• The OED did help me substantially with “entertaintment.” It gives this sense, which fits perfectly: “Provision for the material or financial needs of a person, animal, place, etc.; maintenance, support; sustenance. Obsolete.”

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Review: Educated, by Tara Westover

Mark Ward

My heart goes out to Tara Westover. I rooted for her and felt defensive for her during 100% of the story. Other people’s epistemological sins harmed her. Precisely because of her love for her parents, those sins maintained a hold on her far, far into a life that, on the outside, looked “normal.” Obviously, hare-brained conspiracy theories are not harmless fun; they can radically stunt human lives and break vital relationships. And yet this refugee from turmoil managed to write a truly beautiful and insightful book that is, in addition, a page-turning story. (I heard her say in an interview that she listened to the New Yorker Fiction podcast to learn how to write. I signed up myself, hoping for the same boost to my literary abilities.) Well, well done, Tara.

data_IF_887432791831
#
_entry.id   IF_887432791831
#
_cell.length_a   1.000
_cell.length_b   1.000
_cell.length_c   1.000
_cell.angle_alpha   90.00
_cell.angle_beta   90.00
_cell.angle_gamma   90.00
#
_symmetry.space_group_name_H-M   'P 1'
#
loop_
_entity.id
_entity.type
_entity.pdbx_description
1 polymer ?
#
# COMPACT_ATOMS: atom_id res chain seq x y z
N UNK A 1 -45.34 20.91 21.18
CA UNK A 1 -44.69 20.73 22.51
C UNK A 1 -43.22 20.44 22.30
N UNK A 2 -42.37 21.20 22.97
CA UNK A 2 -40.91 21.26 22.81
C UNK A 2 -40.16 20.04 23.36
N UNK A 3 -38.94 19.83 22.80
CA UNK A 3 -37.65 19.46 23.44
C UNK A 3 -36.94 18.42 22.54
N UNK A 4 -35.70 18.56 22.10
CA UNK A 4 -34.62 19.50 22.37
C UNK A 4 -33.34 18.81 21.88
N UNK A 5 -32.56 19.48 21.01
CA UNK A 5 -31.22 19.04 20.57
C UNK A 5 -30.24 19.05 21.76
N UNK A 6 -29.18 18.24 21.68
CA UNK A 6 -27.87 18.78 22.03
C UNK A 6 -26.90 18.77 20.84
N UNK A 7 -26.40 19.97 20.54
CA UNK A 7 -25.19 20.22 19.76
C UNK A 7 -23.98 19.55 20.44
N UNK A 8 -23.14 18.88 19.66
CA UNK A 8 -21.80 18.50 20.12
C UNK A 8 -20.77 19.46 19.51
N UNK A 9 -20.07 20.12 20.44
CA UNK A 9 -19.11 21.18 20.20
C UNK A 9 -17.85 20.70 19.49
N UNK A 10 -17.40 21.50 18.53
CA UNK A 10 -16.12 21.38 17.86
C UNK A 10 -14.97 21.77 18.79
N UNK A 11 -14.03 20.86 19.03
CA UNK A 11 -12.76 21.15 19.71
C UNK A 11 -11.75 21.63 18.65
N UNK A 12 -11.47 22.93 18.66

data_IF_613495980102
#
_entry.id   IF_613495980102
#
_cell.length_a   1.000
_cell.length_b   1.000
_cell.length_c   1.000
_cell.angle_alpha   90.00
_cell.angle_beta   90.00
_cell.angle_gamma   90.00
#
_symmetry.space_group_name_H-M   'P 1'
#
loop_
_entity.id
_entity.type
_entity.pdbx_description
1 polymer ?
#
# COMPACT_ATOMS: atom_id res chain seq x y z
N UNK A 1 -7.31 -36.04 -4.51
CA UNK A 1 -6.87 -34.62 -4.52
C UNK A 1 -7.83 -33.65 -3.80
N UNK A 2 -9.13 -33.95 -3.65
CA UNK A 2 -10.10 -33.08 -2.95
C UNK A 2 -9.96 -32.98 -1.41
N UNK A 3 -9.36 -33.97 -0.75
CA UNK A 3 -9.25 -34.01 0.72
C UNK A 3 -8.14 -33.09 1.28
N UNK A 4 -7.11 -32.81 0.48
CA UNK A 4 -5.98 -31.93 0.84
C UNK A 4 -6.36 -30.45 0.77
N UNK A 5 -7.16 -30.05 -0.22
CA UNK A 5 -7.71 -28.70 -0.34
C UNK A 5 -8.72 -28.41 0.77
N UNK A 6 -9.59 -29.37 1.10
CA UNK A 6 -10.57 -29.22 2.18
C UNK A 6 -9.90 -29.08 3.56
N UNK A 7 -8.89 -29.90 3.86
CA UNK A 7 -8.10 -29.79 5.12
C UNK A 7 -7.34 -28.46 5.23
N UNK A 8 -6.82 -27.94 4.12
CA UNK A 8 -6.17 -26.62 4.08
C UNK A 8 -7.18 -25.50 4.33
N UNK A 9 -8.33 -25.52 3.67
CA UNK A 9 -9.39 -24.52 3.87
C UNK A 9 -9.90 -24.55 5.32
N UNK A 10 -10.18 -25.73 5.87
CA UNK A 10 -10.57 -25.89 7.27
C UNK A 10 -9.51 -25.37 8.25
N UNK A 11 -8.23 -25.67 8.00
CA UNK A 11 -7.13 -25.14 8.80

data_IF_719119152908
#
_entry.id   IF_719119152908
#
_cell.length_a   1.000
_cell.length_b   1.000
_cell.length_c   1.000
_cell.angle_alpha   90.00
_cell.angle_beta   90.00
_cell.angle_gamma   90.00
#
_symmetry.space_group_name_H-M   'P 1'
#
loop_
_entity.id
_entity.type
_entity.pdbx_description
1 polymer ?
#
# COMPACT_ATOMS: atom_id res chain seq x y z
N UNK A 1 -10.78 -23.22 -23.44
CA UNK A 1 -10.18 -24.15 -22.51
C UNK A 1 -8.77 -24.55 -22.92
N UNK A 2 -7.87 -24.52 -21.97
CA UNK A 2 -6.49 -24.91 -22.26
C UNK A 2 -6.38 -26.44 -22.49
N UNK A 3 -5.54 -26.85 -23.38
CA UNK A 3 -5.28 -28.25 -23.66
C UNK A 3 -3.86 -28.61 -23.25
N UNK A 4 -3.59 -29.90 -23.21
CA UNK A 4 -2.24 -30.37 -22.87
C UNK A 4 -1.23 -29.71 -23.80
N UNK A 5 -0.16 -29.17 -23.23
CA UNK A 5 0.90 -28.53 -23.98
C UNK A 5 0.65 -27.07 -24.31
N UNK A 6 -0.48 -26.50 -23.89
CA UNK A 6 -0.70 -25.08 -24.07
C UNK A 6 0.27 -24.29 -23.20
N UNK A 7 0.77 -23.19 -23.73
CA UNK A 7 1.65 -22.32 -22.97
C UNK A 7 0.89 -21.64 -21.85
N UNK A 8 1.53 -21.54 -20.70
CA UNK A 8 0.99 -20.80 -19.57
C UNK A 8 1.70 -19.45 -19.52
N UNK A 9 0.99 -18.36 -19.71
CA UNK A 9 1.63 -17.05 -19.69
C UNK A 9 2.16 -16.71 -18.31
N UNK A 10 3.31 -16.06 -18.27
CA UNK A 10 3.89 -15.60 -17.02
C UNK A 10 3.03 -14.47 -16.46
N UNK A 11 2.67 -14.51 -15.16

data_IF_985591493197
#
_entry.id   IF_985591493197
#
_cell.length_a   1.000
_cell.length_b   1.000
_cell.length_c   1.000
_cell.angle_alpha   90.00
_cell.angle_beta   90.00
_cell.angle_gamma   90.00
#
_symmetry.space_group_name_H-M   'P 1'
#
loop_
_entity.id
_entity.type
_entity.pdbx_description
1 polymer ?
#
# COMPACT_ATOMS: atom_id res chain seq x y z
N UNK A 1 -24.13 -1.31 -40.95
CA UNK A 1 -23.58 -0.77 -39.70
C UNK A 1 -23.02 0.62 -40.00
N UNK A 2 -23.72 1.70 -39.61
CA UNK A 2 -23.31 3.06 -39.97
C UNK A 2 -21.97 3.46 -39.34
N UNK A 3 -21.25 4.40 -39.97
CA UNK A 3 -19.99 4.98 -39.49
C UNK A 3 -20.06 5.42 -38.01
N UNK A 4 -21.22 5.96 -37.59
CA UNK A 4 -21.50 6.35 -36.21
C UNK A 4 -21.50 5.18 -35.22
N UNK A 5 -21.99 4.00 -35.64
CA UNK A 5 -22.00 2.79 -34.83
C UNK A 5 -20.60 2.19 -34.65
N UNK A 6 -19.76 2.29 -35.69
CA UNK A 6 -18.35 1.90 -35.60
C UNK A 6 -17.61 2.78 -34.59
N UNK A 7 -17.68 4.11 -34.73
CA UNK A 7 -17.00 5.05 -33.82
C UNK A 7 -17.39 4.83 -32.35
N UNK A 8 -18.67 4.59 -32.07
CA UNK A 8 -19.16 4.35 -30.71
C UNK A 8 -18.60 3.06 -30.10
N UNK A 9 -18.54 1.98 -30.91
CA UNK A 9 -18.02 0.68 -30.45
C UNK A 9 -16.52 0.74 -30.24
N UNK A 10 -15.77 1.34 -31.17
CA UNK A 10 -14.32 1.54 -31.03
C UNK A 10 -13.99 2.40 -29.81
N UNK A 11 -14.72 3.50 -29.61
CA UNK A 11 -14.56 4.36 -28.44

But I’d like to point something out to my fellow Goodreaders [for whom I first wrote this review] that I fear will get lost in our collective rush to see Tara’s story as a confirmation of mainstream Western values: Tara’s story is a conversion story, not a de-conversion story. She didn’t merely de-convert from a hare-brained worldview; she actively converted to a different worldview. That latter worldview is not described in her book in any detail. But it means, among other things, that her story isn’t over. Which view of the world will she live out? If she adopted (as one would naturally expect?) the worldview of the people who educated her at Cambridge and Harvard, I would point out that this view is not a natural default, a neutral and objective place to be, a direct view of the world. It, too, is based on assumptions and beliefs that not everyone shares. It views the world through lenses worn by a minority of humanity, especially historically. It, too, contains suppressions of the truth.